The speaker is a 48-year-old White man with a college education from Greenfield, Wisconsin; he was recorded in 1968.
|Inf: Ok, we'll uh talk about the, uh, manufacture of large seamless rolled rings. Uh,
FW: Just like the ones you got out the front of the plant?Inf: That's a small seamless rolled ring.
FW: Oh, gee (laughing).Inf: Uh, we had best uh define the term large seamless rolled ring. Large, by arbitrary definition, would be anything over one hundred thousand pounds in weight. And, seamless is contrasted with various methods of making rings. Starting with, uh, the boiler shop concept of taking a strip of steel and rolling it from a flat length into a hoop, and
FW: Well you, how do you, join the ends on that then?Inf: And rivet the ends together. That's a boiler concept. And so it has a, a seam, a riveted seam. And, this is limited to very small cross-sections, maybe half-inch, maybe one inch maximum.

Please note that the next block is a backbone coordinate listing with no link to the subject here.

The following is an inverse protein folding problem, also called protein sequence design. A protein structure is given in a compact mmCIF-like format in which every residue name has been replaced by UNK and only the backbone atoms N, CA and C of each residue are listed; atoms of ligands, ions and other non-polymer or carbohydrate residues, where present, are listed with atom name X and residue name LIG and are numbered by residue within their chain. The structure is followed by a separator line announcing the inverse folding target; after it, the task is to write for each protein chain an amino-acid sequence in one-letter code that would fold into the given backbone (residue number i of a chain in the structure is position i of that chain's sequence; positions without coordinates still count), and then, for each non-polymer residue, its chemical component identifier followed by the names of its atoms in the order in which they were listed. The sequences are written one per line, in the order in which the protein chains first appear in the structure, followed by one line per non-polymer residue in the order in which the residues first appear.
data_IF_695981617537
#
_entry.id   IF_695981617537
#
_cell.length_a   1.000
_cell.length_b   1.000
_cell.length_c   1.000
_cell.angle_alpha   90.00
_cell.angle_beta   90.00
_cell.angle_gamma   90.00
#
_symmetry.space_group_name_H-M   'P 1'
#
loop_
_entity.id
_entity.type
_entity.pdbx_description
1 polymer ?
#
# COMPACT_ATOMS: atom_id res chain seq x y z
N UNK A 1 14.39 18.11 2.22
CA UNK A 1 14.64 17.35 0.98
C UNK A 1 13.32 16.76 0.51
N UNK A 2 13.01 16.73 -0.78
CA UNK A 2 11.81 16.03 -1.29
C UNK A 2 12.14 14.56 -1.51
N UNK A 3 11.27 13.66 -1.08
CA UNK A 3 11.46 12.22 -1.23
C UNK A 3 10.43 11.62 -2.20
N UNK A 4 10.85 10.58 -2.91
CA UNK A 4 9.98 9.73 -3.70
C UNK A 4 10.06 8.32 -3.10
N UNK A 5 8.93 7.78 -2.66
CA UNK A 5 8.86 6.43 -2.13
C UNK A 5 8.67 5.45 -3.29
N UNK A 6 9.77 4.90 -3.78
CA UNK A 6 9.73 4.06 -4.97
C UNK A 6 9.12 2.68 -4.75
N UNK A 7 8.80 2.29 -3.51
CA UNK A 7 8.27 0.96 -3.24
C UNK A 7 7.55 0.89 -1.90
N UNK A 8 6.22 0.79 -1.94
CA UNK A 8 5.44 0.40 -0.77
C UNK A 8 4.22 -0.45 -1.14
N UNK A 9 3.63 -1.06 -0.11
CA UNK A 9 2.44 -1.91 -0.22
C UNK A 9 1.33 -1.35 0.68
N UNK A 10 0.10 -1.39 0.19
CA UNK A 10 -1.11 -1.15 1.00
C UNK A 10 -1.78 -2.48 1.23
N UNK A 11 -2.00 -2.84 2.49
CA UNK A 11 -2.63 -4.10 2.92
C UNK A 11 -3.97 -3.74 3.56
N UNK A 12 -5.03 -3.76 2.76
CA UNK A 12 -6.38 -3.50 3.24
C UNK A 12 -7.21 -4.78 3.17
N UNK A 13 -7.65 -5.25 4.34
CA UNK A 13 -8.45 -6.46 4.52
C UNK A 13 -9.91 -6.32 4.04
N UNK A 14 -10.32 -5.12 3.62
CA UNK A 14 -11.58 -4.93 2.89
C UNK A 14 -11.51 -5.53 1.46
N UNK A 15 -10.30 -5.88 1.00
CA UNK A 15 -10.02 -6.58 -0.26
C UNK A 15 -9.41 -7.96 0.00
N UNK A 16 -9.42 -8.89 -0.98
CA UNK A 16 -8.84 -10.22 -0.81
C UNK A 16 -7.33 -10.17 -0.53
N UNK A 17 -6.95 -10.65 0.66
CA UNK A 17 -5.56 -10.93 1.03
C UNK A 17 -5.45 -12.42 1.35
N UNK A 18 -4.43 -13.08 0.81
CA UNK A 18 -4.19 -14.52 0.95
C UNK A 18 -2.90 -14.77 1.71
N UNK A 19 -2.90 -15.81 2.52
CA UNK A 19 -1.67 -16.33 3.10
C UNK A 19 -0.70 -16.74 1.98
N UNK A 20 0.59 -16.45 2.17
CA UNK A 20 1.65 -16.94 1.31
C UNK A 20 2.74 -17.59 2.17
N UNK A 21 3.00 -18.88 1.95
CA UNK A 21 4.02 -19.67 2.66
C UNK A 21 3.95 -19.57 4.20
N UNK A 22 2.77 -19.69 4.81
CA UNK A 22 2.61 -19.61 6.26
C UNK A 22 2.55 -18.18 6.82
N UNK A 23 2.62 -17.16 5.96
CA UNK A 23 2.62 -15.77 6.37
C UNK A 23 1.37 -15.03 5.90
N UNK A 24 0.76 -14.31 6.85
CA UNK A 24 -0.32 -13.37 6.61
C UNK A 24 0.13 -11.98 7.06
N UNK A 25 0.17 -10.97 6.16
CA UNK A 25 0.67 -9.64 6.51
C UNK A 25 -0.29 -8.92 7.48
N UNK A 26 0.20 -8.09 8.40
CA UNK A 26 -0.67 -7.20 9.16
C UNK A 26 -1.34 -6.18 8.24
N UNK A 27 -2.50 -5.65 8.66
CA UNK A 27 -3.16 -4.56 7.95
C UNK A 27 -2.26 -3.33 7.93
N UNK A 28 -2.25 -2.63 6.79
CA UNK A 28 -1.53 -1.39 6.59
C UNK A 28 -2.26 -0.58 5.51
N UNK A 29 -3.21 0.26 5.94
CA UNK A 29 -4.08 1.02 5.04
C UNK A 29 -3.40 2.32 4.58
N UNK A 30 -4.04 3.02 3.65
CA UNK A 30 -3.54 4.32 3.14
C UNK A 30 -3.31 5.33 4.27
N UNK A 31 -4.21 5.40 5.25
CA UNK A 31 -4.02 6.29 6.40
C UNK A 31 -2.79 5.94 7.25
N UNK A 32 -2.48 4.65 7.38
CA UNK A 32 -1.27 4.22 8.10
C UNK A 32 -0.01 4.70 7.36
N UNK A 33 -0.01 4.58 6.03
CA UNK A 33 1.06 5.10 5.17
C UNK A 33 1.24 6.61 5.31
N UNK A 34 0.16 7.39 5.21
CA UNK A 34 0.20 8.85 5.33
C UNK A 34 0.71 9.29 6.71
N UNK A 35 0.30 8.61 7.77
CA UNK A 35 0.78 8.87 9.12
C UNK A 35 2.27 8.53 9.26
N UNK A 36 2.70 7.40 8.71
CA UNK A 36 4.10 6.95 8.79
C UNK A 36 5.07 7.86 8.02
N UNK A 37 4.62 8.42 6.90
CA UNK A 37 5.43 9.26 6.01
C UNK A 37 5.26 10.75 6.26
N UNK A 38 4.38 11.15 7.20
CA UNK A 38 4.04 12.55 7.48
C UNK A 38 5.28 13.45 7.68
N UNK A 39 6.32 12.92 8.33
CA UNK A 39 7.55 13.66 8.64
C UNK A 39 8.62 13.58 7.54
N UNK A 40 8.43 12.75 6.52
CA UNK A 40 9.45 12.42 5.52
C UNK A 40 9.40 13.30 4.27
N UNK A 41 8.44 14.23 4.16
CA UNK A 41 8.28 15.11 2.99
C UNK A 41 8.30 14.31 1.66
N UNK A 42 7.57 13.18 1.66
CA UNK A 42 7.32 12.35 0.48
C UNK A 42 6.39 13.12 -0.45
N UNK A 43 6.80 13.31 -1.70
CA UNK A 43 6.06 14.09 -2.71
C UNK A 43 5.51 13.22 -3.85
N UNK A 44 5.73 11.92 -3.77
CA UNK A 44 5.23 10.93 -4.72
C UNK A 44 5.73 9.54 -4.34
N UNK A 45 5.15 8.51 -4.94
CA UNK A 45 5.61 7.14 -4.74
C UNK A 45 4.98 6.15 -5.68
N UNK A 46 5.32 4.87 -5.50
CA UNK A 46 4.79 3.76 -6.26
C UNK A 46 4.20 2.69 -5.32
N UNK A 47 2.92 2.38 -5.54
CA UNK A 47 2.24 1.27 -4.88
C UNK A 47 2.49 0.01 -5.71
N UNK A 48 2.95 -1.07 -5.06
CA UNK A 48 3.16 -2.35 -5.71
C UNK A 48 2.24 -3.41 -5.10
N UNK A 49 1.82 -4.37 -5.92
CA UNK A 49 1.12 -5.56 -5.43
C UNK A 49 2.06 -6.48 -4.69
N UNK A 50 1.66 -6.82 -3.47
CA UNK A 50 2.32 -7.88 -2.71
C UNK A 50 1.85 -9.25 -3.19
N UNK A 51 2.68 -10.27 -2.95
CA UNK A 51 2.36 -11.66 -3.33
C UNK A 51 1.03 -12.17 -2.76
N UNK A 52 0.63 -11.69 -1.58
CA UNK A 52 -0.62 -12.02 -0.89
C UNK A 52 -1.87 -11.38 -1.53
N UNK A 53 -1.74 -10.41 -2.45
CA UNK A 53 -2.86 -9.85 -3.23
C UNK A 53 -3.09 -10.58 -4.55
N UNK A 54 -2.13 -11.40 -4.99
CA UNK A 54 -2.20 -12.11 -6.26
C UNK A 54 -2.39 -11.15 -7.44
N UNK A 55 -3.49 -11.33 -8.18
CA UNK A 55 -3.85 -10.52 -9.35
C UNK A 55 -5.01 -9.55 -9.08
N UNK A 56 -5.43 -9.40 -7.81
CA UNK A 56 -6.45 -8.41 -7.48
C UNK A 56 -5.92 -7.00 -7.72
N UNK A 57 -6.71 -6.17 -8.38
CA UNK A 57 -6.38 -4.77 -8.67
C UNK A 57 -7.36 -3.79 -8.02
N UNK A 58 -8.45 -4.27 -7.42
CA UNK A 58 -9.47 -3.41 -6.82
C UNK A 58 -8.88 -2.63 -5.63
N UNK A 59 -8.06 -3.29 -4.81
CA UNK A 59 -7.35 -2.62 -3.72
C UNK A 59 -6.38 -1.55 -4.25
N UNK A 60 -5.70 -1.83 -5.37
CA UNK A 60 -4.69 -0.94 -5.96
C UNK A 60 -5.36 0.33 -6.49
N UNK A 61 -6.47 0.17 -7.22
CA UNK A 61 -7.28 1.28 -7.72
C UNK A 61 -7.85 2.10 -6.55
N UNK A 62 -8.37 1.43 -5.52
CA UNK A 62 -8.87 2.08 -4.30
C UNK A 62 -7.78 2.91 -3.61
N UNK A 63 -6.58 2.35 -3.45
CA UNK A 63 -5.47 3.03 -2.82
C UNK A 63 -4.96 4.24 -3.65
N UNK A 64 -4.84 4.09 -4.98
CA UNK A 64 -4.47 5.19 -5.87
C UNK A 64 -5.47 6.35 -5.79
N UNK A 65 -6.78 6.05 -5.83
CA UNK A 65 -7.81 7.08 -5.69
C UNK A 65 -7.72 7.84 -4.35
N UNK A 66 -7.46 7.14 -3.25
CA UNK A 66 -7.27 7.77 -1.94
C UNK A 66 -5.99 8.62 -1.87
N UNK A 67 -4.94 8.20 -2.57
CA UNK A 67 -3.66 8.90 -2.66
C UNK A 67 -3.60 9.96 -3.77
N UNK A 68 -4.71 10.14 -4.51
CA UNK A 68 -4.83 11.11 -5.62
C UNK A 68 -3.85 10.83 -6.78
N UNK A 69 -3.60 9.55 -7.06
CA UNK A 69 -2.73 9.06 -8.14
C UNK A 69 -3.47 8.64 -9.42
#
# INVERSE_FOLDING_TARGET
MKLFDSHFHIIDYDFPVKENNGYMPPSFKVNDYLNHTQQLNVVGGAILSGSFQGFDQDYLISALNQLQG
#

FW: And yeah, can you [?]Inf: Yeah, the thickness of the plate. Then there is another means of manufacture of a ring, which is called butt-welded. And this is a process whereby you take a strip of steel, either flat or contour cross-section, in the same manner that you roll a riveted ring, roll it into a hoop, and then, by applying a electrical potential across the two ends that are butting or adjacent to each other, you cause a arcing or sparking to occur. And this gradually heats the ends of the metal to the point that they become molten at the ends. And then, by pressure, you squeeze the two butted ends together, and this exudes all the oxides which are preventative towards welding. You extrude them out of the cross section and form a weld. A weld that is butted together, hence the term butt-weld.